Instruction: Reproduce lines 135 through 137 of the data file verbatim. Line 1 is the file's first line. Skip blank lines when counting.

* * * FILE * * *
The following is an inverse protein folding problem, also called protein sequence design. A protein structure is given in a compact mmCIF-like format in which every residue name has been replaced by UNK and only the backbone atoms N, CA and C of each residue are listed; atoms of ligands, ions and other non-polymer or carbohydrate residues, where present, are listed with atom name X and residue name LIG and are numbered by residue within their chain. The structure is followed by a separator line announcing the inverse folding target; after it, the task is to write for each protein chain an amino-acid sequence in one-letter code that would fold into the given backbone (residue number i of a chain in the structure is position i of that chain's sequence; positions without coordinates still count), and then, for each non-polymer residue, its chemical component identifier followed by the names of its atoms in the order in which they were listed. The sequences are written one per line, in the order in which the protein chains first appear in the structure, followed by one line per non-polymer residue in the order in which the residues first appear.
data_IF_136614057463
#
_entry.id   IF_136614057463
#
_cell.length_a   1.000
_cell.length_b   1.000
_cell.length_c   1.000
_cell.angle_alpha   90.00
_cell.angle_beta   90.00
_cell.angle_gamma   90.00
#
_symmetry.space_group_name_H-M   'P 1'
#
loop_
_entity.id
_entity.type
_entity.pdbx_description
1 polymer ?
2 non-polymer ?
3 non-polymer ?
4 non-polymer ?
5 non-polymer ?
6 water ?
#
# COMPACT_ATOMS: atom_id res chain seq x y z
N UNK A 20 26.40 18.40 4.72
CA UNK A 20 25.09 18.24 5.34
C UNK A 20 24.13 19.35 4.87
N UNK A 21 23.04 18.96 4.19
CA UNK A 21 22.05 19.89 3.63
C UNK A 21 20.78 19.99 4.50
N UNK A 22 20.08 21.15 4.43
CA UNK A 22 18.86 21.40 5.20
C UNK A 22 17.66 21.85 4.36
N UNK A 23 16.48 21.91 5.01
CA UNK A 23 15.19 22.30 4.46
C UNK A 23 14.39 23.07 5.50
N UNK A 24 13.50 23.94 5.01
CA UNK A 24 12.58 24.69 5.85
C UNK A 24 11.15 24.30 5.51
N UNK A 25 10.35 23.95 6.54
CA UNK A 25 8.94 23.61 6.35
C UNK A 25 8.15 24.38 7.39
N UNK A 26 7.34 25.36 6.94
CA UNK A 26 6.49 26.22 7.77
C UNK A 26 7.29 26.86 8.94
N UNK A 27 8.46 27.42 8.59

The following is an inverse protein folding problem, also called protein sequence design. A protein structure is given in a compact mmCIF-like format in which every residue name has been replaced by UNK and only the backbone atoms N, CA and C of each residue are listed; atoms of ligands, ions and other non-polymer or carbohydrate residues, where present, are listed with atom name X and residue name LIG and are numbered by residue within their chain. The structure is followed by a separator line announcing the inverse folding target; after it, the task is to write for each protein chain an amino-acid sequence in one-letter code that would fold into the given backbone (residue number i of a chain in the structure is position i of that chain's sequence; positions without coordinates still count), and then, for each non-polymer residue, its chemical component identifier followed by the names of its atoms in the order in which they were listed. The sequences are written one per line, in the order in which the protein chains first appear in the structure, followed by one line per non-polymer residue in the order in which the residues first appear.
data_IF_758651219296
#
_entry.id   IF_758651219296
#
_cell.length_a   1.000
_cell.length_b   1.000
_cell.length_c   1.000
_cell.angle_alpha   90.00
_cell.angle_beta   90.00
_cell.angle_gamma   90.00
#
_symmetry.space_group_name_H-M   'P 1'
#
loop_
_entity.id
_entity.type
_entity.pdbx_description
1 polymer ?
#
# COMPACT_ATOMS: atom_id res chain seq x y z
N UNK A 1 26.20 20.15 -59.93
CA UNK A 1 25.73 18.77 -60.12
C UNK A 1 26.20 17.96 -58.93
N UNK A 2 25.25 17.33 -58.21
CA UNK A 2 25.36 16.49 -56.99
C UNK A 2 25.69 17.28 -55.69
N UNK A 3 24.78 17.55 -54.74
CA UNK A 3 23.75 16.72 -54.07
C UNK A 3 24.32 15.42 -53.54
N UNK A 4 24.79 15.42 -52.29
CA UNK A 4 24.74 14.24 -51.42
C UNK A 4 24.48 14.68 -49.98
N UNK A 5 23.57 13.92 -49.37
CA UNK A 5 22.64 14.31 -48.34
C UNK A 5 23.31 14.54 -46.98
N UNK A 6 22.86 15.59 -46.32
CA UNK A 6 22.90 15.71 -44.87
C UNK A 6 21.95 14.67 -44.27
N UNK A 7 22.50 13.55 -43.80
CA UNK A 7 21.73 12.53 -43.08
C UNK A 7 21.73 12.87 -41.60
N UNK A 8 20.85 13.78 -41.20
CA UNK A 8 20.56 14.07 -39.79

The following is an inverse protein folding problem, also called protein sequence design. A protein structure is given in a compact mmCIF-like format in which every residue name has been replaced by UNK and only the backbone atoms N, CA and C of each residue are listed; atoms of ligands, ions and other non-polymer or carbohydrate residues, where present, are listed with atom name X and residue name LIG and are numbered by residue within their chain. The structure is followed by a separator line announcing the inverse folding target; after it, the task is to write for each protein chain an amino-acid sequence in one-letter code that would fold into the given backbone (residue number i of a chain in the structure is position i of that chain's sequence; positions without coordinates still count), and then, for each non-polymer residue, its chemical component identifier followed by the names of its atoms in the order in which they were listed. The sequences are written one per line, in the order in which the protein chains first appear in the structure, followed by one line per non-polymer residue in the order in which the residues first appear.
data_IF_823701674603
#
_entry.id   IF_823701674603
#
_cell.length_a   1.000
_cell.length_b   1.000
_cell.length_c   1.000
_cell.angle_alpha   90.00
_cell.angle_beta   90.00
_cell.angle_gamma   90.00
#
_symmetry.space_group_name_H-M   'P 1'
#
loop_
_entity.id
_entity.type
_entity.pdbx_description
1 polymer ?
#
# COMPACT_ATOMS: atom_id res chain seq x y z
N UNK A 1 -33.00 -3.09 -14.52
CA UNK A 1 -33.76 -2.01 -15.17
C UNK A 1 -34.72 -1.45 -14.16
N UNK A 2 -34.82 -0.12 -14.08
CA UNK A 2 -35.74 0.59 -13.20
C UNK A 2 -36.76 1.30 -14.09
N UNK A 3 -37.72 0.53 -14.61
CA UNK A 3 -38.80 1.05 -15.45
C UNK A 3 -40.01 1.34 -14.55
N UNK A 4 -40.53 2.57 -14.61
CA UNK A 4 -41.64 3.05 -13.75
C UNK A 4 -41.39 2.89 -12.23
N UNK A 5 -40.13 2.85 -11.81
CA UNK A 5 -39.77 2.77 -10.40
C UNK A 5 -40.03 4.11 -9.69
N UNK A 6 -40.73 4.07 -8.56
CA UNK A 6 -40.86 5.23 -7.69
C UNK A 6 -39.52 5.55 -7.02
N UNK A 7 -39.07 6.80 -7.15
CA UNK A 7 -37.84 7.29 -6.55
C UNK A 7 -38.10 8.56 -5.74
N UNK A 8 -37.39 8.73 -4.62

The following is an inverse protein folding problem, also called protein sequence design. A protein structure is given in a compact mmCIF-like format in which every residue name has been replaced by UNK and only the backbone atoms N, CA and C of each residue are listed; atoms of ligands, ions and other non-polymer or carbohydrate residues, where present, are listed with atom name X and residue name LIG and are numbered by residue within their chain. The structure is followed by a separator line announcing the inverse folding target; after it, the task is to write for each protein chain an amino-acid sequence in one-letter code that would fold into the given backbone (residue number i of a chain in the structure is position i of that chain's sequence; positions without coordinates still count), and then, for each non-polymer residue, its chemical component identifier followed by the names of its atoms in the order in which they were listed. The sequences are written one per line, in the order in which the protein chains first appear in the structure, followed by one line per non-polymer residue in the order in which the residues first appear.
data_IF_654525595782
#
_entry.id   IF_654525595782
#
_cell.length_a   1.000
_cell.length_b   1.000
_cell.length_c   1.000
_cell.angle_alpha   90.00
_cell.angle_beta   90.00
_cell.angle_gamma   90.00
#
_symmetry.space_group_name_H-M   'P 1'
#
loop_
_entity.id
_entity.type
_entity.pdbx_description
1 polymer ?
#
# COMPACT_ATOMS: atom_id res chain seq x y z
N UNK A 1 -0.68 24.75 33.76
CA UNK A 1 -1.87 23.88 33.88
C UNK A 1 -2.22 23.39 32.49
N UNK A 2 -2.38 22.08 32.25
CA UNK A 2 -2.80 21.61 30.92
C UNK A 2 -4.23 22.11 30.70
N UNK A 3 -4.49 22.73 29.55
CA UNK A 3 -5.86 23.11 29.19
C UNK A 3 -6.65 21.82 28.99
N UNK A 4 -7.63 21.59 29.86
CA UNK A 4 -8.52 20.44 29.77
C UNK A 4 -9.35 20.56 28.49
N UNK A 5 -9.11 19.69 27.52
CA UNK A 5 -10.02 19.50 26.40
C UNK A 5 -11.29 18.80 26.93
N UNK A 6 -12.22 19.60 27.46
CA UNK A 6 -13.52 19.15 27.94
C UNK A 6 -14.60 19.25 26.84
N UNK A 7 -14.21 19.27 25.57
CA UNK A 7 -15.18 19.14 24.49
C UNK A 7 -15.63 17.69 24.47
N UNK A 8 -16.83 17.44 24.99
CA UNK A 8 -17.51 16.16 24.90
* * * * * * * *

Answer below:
N UNK A 8 -37.39 8.73 -4.62

The following is an inverse protein folding problem, also called protein sequence design. A protein structure is given in a compact mmCIF-like format in which every residue name has been replaced by UNK and only the backbone atoms N, CA and C of each residue are listed; atoms of ligands, ions and other non-polymer or carbohydrate residues, where present, are listed with atom name X and residue name LIG and are numbered by residue within their chain. The structure is followed by a separator line announcing the inverse folding target; after it, the task is to write for each protein chain an amino-acid sequence in one-letter code that would fold into the given backbone (residue number i of a chain in the structure is position i of that chain's sequence; positions without coordinates still count), and then, for each non-polymer residue, its chemical component identifier followed by the names of its atoms in the order in which they were listed. The sequences are written one per line, in the order in which the protein chains first appear in the structure, followed by one line per non-polymer residue in the order in which the residues first appear.
data_IF_654525595782